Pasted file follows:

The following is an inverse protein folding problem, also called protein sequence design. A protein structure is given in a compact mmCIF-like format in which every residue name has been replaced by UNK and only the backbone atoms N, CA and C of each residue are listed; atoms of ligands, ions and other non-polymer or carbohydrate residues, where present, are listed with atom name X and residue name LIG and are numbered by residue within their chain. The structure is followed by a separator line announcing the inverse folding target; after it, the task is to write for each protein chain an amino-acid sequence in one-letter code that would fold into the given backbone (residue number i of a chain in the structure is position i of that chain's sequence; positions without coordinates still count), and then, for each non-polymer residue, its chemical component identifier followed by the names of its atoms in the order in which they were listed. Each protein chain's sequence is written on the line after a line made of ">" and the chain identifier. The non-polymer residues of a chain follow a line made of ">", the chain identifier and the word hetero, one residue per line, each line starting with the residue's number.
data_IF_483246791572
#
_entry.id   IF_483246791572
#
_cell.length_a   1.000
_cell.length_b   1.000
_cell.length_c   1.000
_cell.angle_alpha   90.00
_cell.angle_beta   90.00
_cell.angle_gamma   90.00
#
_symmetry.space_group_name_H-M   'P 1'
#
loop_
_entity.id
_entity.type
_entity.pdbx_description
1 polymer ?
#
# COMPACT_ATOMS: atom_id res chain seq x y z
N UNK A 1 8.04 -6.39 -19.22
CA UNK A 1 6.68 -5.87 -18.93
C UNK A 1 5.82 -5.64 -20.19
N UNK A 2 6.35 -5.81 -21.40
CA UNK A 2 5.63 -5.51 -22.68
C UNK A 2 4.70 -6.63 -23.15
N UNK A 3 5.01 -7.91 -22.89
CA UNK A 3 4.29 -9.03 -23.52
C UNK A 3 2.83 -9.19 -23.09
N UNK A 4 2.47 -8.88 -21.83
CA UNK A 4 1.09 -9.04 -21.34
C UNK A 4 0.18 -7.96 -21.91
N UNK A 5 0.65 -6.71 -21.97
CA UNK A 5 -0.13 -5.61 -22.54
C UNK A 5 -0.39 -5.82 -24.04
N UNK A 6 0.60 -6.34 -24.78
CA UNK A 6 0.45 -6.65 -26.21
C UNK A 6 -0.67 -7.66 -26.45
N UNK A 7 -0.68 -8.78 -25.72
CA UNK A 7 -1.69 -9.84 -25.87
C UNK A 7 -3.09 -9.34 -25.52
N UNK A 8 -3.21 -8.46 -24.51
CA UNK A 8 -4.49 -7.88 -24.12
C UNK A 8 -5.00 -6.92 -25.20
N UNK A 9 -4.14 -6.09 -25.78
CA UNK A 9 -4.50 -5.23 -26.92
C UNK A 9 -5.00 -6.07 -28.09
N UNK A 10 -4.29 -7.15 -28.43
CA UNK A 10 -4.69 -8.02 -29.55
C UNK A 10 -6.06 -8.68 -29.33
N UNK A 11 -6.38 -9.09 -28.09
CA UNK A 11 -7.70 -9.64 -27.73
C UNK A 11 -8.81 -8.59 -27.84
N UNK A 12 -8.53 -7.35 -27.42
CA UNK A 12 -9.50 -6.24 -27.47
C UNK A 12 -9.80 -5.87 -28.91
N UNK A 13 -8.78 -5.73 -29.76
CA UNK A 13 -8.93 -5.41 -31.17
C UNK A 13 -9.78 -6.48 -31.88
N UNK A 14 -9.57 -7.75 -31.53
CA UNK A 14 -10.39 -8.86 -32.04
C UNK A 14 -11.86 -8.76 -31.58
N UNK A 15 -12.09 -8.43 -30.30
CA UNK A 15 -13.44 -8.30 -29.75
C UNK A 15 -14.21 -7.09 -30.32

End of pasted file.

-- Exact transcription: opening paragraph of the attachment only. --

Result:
The following is an inverse protein folding problem, also called protein sequence design. A protein structure is given in a compact mmCIF-like format in which every residue name has been replaced by UNK and only the backbone atoms N, CA and C of each residue are listed; atoms of ligands, ions and other non-polymer or carbohydrate residues, where present, are listed with atom name X and residue name LIG and are numbered by residue within their chain. The structure is followed by a separator line announcing the inverse folding target; after it, the task is to write for each protein chain an amino-acid sequence in one-letter code that would fold into the given backbone (residue number i of a chain in the structure is position i of that chain's sequence; positions without coordinates still count), and then, for each non-polymer residue, its chemical component identifier followed by the names of its atoms in the order in which they were listed. Each protein chain's sequence is written on the line after a line made of ">" and the chain identifier. The non-polymer residues of a chain follow a line made of ">", the chain identifier and the word hetero, one residue per line, each line starting with the residue's number.